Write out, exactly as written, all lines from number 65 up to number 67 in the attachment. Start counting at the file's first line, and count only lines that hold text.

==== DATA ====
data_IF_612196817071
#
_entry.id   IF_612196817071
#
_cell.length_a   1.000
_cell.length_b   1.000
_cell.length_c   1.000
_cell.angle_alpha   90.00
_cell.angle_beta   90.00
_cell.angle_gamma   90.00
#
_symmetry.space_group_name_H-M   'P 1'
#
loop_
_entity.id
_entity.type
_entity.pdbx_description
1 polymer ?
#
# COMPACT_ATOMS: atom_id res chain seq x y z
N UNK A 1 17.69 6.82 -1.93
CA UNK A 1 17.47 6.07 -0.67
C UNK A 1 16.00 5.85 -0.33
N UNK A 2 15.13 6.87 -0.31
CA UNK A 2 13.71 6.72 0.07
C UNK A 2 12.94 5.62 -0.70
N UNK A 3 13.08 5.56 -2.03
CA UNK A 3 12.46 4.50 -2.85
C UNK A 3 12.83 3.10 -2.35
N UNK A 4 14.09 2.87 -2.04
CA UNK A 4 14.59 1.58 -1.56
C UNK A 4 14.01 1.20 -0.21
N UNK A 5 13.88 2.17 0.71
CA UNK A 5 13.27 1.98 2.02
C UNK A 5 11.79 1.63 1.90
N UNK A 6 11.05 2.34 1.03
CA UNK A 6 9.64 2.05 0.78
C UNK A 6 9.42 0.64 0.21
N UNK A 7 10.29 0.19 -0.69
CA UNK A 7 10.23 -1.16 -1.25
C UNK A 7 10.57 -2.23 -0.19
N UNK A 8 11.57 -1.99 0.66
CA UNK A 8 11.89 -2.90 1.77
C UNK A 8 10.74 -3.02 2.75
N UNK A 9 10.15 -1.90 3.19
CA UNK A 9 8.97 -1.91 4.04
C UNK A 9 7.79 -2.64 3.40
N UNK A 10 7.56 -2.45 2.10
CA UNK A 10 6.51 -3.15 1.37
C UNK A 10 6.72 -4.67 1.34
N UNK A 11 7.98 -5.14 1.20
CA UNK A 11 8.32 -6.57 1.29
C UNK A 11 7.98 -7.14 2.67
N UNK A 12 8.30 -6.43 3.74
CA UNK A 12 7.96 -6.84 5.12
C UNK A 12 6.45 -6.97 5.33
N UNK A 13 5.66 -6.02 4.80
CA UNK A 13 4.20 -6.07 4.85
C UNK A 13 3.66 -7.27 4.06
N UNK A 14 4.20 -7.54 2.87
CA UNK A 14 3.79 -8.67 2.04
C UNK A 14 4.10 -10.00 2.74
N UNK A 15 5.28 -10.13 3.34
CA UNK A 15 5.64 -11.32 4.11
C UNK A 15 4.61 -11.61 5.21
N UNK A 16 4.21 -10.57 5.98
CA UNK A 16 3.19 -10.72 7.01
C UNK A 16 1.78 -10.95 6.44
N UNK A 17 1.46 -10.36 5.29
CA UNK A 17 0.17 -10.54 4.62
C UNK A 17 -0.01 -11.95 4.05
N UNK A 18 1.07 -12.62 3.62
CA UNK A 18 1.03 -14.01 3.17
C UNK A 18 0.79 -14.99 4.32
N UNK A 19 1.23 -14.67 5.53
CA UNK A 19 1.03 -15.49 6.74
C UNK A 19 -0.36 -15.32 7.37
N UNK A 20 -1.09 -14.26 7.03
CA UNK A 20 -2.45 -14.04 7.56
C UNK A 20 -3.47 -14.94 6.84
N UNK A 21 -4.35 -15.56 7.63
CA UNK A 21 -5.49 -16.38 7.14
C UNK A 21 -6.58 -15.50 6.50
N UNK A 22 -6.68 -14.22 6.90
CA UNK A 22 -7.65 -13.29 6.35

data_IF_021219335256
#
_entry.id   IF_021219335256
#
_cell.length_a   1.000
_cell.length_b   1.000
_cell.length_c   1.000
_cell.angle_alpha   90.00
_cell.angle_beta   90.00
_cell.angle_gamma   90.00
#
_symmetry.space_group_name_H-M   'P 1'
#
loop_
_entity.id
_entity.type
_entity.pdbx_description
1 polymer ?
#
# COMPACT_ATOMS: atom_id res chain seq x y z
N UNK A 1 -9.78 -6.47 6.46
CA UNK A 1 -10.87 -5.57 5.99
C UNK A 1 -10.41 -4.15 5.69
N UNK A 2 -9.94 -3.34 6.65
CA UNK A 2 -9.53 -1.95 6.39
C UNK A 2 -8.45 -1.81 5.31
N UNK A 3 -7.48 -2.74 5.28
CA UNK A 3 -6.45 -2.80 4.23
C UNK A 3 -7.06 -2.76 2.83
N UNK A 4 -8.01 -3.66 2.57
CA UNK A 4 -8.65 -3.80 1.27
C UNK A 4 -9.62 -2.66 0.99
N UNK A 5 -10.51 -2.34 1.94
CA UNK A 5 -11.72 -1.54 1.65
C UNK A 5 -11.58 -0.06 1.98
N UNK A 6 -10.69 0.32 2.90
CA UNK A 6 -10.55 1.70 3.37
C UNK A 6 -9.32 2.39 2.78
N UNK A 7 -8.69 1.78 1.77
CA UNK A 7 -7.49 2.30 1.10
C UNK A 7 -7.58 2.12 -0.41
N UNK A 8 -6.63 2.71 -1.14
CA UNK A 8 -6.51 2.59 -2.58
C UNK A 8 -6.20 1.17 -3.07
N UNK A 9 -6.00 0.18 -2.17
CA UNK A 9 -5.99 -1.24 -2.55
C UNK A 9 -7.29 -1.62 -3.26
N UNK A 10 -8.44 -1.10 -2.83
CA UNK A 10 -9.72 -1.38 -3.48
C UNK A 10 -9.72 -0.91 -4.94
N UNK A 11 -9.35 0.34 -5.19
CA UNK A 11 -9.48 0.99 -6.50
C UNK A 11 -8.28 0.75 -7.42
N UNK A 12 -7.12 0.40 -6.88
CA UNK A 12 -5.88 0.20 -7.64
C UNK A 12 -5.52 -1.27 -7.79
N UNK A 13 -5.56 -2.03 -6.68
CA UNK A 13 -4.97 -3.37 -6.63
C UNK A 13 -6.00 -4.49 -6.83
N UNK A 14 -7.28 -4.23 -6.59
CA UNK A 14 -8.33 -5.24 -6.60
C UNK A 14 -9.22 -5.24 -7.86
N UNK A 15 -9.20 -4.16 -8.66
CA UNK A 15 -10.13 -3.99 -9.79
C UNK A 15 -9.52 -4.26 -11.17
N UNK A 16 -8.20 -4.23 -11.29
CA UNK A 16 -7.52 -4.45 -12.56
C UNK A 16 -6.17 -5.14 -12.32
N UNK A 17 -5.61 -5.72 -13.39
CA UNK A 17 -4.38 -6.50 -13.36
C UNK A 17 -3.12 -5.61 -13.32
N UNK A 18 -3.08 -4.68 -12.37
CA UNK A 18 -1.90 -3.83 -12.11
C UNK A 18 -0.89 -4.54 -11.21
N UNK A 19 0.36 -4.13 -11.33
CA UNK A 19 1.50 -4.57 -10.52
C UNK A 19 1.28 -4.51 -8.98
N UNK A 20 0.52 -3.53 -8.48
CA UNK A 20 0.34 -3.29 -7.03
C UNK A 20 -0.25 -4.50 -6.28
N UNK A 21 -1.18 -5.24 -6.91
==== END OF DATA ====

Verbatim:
C UNK A 15 4.61 -11.61 5.21
N UNK A 16 4.21 -10.57 5.98
CA UNK A 16 3.19 -10.72 7.01